Driving home after my sixth night in a row at work, thinking about how I should eat something, but nothing sounds good because what I'm really craving is a big glass of whiskey and something to write about. I am stumped for ideas.
I work in a bakery over night and I dump raw lumps of greasy dough into crusty pans, put them on even crustier racks, and roll them into the big stinking (well, not stinky since I scrubbed all the black mold out of it) proof box where they will become even bigger and sweaty and their sour odors will mix with the sweet smells of pastries and the fumes of onion and garlic and hot asiago of the bagels.
When they're done gestating in the womb of mother bread I will scratch at them with a cheap dull knife and throw some more sugar or cheese at whatever it is then roll it in the oven. While the products bake I will engage in a game with the oven in which I rotate products around on the rack trying to find just the right place in hopes of achieving the ideal color, or I will say "fuck this bullshit" and go smoke a cigarette. Depends on my mood and if one of my bosses or trainees is around.
When I'm done I clean and restock and do whatever else I need to do like hiding plastic gloves or a good knife I like to use I don't want ground down to a dull edge on a metal table from the day staff. Today I got snapped at by a cashier who must be close to sixty, is missing teeth, and sings very loudly in the morning. Too tired to snap back I just stood there and stared at her. She started apologizing. I wanted to accept the apology, but I'm too tired to give a shit about any of it. Feeling disconnected to the whole situation I just walk away. I don't have thoughts right now. I'm just a socket-eyed, living to-do list.
The traffic usually gets a rise out of me. Pick your lane, people! I see all the same damn Honda and Lexus drivers do the same rude crap every day and given that THIS is the most of my human interaction on a daily basis I start to really think I hate all human interaction.
I fantasize a flood that sweeps over the road and all the cars get washed away and mermaids and dolphins leap from the water. Noah's great rainbow arches over the scene. The survivors are those who do not drive like they are the only people in the world who have important destinations and are therefore entitled to hold up entire lanes of traffic, cut people off, or force other drivers out of lanes have been spared. The ones who signal with blinkers have been healed of any serious ailments and made young again. They swim to the tops of their cars where they sing praises to god or whomever and rejoice and wonder how the hell they're going to get to work.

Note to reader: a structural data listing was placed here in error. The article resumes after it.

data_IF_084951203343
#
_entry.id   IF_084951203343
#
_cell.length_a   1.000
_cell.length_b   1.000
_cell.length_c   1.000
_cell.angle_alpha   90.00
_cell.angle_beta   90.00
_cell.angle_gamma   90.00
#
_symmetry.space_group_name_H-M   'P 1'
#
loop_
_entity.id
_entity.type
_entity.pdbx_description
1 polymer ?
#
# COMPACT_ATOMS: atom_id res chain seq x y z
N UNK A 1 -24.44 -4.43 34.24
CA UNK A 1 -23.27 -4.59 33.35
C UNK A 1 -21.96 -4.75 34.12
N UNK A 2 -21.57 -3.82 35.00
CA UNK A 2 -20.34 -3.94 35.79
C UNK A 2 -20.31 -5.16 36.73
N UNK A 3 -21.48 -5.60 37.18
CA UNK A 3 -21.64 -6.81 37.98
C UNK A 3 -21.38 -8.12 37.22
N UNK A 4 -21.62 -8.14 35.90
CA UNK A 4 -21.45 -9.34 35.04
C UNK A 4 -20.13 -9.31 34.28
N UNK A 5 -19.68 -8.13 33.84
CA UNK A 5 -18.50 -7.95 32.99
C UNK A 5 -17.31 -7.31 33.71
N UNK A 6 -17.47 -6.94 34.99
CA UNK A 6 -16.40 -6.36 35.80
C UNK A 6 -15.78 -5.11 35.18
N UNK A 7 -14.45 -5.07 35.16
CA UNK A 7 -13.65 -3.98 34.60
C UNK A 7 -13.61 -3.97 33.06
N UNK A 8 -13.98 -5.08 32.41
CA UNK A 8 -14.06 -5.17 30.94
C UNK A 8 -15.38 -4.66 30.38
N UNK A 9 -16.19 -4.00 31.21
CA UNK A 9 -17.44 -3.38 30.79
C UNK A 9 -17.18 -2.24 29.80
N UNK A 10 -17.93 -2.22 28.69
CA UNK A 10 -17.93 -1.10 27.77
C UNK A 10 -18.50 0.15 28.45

In reality I am slumped in the car, a cigarette sitting in the pissy twist that is my mouth and laying on the horn at someone who nearly hit me. Maybe it's the curse of driving a tiny car, but it is at least twice a week I have to make someone aware of the fact that they are headed RIGHT FOR ME on the interstate. Assholes!
I am wearing all black if you don't count the fact that I look antiqued by the flour. I'm surprised the company I work for doesn't try to deduct the cost of the flour I find in my hair, behind my ears, in my shoes, pockets and everywhere else from my pay. I mean, they would do it if they could figure out how. I believe it.
At last as I turn onto the road where I'm staying I feel at peace. Now it's all over and I can go upstairs and write about something. The words will nourish me, the activity will soothe my feelings of loneliness, I will take a hot shower as long as I want because no one else is home, and all will be right with the world for the four to five hours I am asleep.
What the hell do I have to write about? I haven't thought of anything and certainly nothing will inspire me about today.
But, then there he is! He is amazing and completely out of place in this upper middle-class neighborhood. It's an old Asian man with a long flowing beard walking down the street, a massive backpack strapped to him, and two big gold earrings bling-blinging in the stingy light of this February morning. The wind is blowing his long gray hair that flows from beneath his fluffy UT Knoxville toboggan. In my head he becomes a kung-fu master in disguise with full on, anime physics super-abilities.
As I turn into the drive way building it up, I decide if I'd stopped to offer him a ride I would have in some zany way wound up his side kick. My main contribution to our adventures would be to pretty up a page, but my clumsiness would have made me hilariously useless in a fight. My special abilities would be swinging a bread peel extra hard at bad guys, never dropping a cigarette in the heat of battle, and scathing looks.
Now I'm home and can't think of anything to write about. So I guess I'll just drink and smoke and watch from the balcony for any signs of an epic battle until it's time for bed.